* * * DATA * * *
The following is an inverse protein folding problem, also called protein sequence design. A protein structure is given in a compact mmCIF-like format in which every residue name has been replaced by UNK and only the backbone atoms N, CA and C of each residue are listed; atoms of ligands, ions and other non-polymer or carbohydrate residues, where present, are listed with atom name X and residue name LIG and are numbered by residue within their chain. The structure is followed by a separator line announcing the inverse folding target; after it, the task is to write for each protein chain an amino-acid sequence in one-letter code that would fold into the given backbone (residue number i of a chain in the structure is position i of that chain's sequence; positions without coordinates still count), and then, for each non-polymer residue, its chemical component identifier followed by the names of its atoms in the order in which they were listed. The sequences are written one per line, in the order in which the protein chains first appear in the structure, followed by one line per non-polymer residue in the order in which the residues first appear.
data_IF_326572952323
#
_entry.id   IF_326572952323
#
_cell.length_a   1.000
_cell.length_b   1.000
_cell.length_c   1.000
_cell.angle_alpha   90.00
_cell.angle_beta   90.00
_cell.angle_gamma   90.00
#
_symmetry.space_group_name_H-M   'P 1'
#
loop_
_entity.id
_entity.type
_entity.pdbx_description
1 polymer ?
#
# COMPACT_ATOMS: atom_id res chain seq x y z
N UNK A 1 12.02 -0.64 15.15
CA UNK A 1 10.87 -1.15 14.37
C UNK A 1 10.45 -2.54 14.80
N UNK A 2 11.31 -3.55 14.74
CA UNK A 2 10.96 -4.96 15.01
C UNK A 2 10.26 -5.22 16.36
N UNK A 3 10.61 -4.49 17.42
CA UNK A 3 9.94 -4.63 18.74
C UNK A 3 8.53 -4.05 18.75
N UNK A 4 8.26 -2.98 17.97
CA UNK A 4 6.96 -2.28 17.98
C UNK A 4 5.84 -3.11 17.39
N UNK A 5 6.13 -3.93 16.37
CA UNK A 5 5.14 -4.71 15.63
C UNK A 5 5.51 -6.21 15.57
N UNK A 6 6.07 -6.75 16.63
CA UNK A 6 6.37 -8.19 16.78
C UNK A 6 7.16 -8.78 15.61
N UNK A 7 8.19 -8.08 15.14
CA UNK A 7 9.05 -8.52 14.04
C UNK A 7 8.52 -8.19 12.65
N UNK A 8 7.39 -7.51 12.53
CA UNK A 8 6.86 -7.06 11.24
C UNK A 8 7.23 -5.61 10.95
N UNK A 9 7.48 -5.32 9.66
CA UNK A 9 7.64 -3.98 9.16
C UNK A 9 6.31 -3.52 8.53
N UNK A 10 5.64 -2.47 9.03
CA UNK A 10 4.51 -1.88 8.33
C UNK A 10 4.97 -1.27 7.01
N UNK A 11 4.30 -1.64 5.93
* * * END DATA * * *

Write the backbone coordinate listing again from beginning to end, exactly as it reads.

The following is an inverse protein folding problem, also called protein sequence design. A protein structure is given in a compact mmCIF-like format in which every residue name has been replaced by UNK and only the backbone atoms N, CA and C of each residue are listed; atoms of ligands, ions and other non-polymer or carbohydrate residues, where present, are listed with atom name X and residue name LIG and are numbered by residue within their chain. The structure is followed by a separator line announcing the inverse folding target; after it, the task is to write for each protein chain an amino-acid sequence in one-letter code that would fold into the given backbone (residue number i of a chain in the structure is position i of that chain's sequence; positions without coordinates still count), and then, for each non-polymer residue, its chemical component identifier followed by the names of its atoms in the order in which they were listed. The sequences are written one per line, in the order in which the protein chains first appear in the structure, followed by one line per non-polymer residue in the order in which the residues first appear.
data_IF_326572952323
#
_entry.id   IF_326572952323
#
_cell.length_a   1.000
_cell.length_b   1.000
_cell.length_c   1.000
_cell.angle_alpha   90.00
_cell.angle_beta   90.00
_cell.angle_gamma   90.00
#
_symmetry.space_group_name_H-M   'P 1'
#
loop_
_entity.id
_entity.type
_entity.pdbx_description
1 polymer ?
#
# COMPACT_ATOMS: atom_id res chain seq x y z
N UNK A 1 12.02 -0.64 15.15
CA UNK A 1 10.87 -1.15 14.37
C UNK A 1 10.45 -2.54 14.80
N UNK A 2 11.31 -3.55 14.74
CA UNK A 2 10.96 -4.96 15.01
C UNK A 2 10.26 -5.22 16.36
N UNK A 3 10.61 -4.49 17.42
CA UNK A 3 9.94 -4.63 18.74
C UNK A 3 8.53 -4.05 18.75
N UNK A 4 8.26 -2.98 17.97
CA UNK A 4 6.96 -2.28 17.98
C UNK A 4 5.84 -3.11 17.39
N UNK A 5 6.13 -3.93 16.37
CA UNK A 5 5.14 -4.71 15.63
C UNK A 5 5.51 -6.21 15.57
N UNK A 6 6.07 -6.75 16.63
CA UNK A 6 6.37 -8.19 16.78
C UNK A 6 7.16 -8.78 15.61
N UNK A 7 8.19 -8.08 15.14
CA UNK A 7 9.05 -8.52 14.04
C UNK A 7 8.52 -8.19 12.65
N UNK A 8 7.39 -7.51 12.53
CA UNK A 8 6.86 -7.06 11.24
C UNK A 8 7.23 -5.61 10.95
N UNK A 9 7.48 -5.32 9.66
CA UNK A 9 7.64 -3.98 9.16
C UNK A 9 6.31 -3.52 8.53
N UNK A 10 5.64 -2.47 9.03
CA UNK A 10 4.51 -1.88 8.33
C UNK A 10 4.97 -1.27 7.01
N UNK A 11 4.30 -1.64 5.93